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Partners In Pollution Prevention Internship Program: Success Stories And Lessons Learned

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1998 Annual Conference


Seattle, Washington

Publication Date

June 28, 1998

Start Date

June 28, 1998

End Date

July 1, 1998



Page Count


Page Numbers

3.440.1 - 3.440.4



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Paper Authors

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Wayne Woldt

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Mohamed Dahab

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Bruce I. Dvorak

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Dennis Schulte

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NOTE: The first page of text has been automatically extracted and included below in lieu of an abstract

Session 3151

Partners in Pollution Prevention Internship Program: Success Stories and Lessons Learned Bruce I. Dvorak, Wayne Woldt, Mohamed Dahab, and Dennis Schulte University of Nebraska-Lincoln

An innovative internship program in pollution prevention (P2) has been developed at the University of Nebraska-Lincoln (UNL). This program contains educational, research and extension components and has been successful in the first year of its four-year project period. The Partners in Pollution Prevention program is funded by the US EPA, Region VII (Nebraska, Iowa, Kansas, and Missouri). Matching funds are provided by the University of Nebraska. Support for the program is provided by the Nebraska Department of Environmental Quality. The three main goals of this program are to provide: 1) an intensive educational experience in pollution prevention for engineering students, 2) technical assistance to small businesses and industries in Nebraska, and 3) research on complex pollution prevention problems.

The technical assistance is delivered each summer by 15 to 18 undergraduate engineering student interns and three graduate students. The undergraduate interns participate in two weeks of intensive formal training before spending nine weeks in an assigned (industrial, small business, or regulatory) location providing a specific type of technical assistance. For participating in this program, the undergraduates receive both a stipend and 3-credit hours of senior-level technical elective. The graduate research assistants focus on providing P2 assistance for the most complex research-oriented problems. Students from eight Region VII universities and three majors (civil engineering, biological systems engineering, and chemical engineering) participated in the program during the first two summers.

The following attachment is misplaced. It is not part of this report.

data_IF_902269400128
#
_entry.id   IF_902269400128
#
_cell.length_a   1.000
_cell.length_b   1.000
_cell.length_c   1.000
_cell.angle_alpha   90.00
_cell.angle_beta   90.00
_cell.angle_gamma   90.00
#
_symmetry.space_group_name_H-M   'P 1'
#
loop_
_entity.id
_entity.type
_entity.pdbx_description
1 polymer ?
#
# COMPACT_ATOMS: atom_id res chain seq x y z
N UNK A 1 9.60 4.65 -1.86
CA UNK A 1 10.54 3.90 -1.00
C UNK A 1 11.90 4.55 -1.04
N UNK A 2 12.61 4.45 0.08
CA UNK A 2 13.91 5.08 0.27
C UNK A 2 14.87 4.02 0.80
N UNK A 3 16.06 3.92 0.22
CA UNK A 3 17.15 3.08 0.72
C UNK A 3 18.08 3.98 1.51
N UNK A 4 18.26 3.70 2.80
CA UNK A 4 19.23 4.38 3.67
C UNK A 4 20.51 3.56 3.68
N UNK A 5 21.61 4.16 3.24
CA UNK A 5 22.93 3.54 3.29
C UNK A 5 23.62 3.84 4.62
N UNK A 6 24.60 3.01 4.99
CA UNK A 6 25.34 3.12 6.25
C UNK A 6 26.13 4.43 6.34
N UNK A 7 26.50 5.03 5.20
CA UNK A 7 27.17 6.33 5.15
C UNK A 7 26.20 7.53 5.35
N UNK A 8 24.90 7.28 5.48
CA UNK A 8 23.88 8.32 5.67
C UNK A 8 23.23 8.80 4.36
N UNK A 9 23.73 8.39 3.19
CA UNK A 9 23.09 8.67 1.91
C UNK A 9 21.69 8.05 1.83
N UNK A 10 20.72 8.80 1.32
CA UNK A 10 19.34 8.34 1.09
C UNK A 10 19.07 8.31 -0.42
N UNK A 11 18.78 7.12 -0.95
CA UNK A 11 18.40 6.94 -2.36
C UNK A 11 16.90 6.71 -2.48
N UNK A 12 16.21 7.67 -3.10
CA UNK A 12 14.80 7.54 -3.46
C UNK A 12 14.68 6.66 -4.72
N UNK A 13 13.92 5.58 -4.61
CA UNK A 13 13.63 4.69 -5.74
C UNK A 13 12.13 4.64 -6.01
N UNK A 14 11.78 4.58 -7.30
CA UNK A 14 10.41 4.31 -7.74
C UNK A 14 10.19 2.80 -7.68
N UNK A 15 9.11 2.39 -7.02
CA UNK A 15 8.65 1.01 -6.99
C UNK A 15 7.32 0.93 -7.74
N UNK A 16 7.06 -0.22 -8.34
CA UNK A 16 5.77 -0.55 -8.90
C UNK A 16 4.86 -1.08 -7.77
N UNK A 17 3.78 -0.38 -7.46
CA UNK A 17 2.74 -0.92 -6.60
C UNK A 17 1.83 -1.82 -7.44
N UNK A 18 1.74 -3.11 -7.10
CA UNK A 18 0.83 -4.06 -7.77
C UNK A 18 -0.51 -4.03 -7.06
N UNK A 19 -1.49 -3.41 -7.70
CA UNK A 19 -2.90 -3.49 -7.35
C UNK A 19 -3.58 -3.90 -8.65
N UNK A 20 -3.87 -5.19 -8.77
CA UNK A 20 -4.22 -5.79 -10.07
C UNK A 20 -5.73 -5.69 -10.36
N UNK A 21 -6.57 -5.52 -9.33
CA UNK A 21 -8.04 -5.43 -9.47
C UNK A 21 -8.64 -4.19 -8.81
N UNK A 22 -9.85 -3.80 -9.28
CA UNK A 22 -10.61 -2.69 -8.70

Approach A series of tasks are required to develop a successful internship program. These tasks include student recruiting, training curriculum development, organizing the mechanics of student-provided technical assistance, integrating the graduate students into the project, and ensuring an appropriate stipend for the students. Each of the tasks required to achieve the program goals and the lessons learned during the first year of the program are discussed below.

Student Recruitment Students were recruited for this program from the four-state area of US EPA Region VII . To be eligible for the program, a student must be enrolled in an accredited undergraduate engineering program, be a resident of or attending a university in one of the four states covered by US EPA Region VII, and must have completed a course in environmental engineering. Students have participated in this program from eight universities (representing all four states) and three majors. Over the first two summers, 14 of the interns were Biological Systems Engineering majors, 13 were Civil Engineering majors, and five were Chemical Engineering majors.

To attract the best students, a strong emphasis has been placed on recruiting. Seven

Woldt, W., & Dahab, M., & Dvorak, B. I., & Schulte, D. (1998, June), Partners In Pollution Prevention Internship Program: Success Stories And Lessons Learned Paper presented at 1998 Annual Conference, Seattle, Washington. 10.18260/1-2--7334

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